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AIRLINES


first of up to 12 A321LRs next year and has already put out a request to North American airports asking for suggestions as to where to fly them. The Irish carrier has form here. It pre-


viously leased a 757 to fly into Hartford, Connecticut, which has the dubious dis- tinction of being known as the insurance capital of the world, but was until late 2016 a transatlantic destination that other carriers had studiously ignored.


“We could see that if we did not get into


low-cost transatlantic by 2018 it would probably be too late – these planes are game-changers”


Norwegian has 110 of these on order and, like Primera, plans to spread its fleet around Europe, operating them to Asia as well as to North America. So far, not so very business travel-like,


but the new aircrafts’ capabilities have not gone unnoticed by mainstream airlines. Aer Lingus, for example, will receive the


Aer Lingus will almost certainly operate


its new Airbuses in a two-class configura- tion, and the aircraft will enable it to intro- duce new destinations that were previously out of reach and commercially unviable. The carrier is one of those at the head of the queue for the new generation jets, just behind Primera.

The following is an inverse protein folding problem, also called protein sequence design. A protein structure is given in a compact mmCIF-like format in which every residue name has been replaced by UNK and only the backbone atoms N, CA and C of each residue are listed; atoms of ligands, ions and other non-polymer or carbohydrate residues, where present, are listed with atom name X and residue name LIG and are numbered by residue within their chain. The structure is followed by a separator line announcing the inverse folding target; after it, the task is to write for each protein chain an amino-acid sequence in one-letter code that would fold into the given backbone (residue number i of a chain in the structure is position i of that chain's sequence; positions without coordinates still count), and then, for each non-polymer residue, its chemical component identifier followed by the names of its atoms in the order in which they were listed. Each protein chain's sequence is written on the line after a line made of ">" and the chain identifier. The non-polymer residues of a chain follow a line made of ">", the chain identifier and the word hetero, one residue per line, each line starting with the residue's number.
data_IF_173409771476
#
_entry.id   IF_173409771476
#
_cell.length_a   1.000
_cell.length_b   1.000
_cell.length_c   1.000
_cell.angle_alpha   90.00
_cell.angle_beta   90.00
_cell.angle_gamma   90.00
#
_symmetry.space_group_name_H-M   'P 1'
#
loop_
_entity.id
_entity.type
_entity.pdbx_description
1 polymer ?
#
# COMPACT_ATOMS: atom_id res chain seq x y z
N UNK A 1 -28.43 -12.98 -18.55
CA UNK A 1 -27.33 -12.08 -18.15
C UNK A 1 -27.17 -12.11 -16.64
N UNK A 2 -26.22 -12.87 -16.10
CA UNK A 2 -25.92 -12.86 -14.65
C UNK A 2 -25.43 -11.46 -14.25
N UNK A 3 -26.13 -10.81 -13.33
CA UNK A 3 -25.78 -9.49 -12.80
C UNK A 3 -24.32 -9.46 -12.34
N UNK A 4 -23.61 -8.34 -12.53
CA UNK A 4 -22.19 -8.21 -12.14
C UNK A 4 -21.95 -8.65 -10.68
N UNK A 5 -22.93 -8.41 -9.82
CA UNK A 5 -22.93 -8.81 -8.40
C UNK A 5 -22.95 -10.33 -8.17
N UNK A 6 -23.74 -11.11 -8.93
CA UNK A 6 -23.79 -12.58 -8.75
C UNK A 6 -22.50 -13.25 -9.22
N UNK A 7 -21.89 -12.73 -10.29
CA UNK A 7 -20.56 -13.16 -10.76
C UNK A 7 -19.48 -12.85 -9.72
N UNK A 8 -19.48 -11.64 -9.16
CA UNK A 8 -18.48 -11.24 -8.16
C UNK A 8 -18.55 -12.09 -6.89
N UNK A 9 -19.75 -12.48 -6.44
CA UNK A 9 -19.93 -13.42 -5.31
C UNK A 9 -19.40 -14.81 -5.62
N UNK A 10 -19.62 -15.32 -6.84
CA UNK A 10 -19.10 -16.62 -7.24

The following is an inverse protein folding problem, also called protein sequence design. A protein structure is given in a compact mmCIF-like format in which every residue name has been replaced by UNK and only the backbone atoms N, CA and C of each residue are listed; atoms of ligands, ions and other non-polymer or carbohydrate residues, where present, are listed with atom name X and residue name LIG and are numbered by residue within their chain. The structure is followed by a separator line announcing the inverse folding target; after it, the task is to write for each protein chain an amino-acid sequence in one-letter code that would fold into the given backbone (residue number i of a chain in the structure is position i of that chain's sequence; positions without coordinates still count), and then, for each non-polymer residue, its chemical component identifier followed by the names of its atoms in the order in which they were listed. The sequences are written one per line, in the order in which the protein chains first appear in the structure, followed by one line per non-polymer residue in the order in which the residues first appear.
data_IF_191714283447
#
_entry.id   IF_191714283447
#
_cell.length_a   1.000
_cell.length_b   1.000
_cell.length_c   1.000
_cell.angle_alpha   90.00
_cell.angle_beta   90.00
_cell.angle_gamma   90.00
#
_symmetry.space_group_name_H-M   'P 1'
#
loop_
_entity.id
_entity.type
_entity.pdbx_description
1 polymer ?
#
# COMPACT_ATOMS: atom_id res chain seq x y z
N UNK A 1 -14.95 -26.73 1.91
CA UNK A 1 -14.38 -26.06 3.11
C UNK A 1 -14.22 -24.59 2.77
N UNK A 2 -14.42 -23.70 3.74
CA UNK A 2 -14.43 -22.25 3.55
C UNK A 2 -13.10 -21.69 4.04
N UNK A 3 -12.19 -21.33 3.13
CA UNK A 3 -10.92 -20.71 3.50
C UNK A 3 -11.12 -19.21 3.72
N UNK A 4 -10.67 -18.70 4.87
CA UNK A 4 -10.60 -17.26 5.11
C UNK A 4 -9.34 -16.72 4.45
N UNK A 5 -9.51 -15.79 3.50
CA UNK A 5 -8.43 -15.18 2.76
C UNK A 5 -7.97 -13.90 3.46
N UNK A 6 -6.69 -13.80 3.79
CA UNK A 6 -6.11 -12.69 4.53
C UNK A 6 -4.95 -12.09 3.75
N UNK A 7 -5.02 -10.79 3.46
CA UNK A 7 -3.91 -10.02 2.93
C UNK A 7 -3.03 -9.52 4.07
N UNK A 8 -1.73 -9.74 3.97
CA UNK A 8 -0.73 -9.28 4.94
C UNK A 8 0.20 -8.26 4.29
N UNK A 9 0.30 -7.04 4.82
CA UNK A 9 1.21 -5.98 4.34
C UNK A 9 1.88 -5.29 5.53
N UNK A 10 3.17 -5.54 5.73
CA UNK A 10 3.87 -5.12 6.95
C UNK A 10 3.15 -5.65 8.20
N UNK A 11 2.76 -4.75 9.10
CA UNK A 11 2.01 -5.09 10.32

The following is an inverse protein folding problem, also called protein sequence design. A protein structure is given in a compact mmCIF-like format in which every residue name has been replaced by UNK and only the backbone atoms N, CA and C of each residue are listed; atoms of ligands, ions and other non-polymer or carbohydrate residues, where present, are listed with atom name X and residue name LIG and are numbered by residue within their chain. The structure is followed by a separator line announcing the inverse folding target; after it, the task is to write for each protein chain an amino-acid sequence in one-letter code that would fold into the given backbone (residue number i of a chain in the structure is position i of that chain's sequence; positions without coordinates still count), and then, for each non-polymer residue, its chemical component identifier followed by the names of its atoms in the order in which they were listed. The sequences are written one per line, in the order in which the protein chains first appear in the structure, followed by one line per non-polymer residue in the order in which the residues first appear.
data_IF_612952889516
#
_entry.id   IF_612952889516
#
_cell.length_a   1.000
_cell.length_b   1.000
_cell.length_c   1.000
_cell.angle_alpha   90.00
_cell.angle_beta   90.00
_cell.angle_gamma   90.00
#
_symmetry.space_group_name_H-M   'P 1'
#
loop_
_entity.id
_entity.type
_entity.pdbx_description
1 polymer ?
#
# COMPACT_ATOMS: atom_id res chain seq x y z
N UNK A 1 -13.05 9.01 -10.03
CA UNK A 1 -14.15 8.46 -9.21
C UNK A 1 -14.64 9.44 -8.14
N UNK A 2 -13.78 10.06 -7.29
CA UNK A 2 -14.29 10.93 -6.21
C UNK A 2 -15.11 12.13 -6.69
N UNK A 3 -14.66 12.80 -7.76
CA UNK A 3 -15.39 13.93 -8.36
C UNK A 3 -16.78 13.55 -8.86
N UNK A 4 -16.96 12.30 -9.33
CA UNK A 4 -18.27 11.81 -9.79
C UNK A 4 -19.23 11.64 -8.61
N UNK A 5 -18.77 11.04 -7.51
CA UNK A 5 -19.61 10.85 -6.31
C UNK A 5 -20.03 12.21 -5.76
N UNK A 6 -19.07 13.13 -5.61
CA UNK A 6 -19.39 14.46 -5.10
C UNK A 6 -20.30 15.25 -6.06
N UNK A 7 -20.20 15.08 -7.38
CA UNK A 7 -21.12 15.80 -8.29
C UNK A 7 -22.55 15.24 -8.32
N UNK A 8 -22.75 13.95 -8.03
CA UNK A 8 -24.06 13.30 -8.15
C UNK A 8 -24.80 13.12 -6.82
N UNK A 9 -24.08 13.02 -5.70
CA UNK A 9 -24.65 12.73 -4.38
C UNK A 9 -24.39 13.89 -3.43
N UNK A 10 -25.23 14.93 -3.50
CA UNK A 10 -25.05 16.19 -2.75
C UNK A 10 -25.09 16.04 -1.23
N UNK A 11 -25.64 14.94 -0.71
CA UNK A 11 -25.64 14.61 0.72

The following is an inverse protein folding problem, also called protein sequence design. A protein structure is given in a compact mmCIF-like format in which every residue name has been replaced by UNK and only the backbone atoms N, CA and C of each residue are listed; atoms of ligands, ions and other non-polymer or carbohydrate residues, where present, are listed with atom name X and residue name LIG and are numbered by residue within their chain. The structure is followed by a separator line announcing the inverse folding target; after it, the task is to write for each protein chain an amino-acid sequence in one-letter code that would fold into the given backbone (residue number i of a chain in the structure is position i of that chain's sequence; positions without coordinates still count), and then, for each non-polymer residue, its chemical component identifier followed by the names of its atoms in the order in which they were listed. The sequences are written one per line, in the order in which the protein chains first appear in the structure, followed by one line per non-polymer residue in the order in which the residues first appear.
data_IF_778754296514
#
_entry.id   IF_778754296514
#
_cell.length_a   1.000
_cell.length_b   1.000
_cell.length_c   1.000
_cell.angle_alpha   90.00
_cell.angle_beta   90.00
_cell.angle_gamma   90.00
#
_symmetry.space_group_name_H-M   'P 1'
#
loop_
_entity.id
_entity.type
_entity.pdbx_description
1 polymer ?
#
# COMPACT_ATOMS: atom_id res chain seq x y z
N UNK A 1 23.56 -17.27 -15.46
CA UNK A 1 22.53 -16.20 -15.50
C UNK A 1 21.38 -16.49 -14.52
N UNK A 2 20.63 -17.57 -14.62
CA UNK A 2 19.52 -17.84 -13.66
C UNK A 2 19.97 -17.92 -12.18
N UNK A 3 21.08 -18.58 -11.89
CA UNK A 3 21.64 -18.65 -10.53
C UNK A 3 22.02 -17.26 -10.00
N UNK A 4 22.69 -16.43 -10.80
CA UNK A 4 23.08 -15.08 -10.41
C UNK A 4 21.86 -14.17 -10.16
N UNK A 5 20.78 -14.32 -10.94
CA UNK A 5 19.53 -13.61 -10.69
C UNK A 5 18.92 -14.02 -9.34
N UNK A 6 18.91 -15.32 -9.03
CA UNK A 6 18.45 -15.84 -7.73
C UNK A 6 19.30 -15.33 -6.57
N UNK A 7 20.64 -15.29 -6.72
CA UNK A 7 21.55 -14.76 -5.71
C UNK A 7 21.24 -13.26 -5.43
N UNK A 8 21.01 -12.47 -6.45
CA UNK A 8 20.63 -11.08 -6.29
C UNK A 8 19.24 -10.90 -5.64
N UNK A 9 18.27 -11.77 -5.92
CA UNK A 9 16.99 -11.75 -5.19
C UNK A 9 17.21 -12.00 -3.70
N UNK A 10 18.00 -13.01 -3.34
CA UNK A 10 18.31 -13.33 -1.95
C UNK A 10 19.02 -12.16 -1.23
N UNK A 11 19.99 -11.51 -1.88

Primera Air chief executive Hrafn Thor-


geirsson believes his airline is ahead of the curve. “It has never really been this time in aviation history before,” he says. “We could see a year and a half ago that if we did not get into low-cost transatlantic by 2018 that it would probably be too late – these planes are game-changers. We think we have a head start because it is going to be difficult for people to get these aircraft; the queue is really, really long.”


BUSINESS PITCH At first, budget carriers might not attract the real corporate road warriors, but they are having an effect on fares throughout the market. And while buyers might sniff at them, in future in some areas of the UK, there may be no other option than flying budget on new generation, narrow-body aircraft. At Birmingham, for example, the exit of American Airlines and United Airlines on the New York route in 2017 means the only direct carrier is Primera. Like Norwegian, Primera is making a pitch for business travellers in a small


What does ‘Premium’ mean on Primera Air?


Primera’s Premium cabin offers a meal, amenity kit, bottle of water, power and USB sockets as perks. The larger seats are just as firm as in economy and there are no TV screens, but there is a good amount of space due to the 2x2 layout and 49-inch pitch legroom. Onboard upgrades, minus the food, drinks and amenity kits, are £89 one-way or £149 for the full Premium package. These were initially only being offered onboard, but are being made available at check-in. Anastasija Visnakova, the airline’s chief commercial officer, says: “This cabin is a welcome surprise… We are not focusing on the corporate market, but this product is perfect for SMEs, as many are not allowed to fly in business class.” The carrier sells on the GDS under the H1 (Hanh Air Systems) code.


Primera’s 56-seat Premium cabin Left: Anastasija Visnakova of Primera Air


50 BBT July/`August 2018


BUYINGBUSINESSTRAVEL.COM


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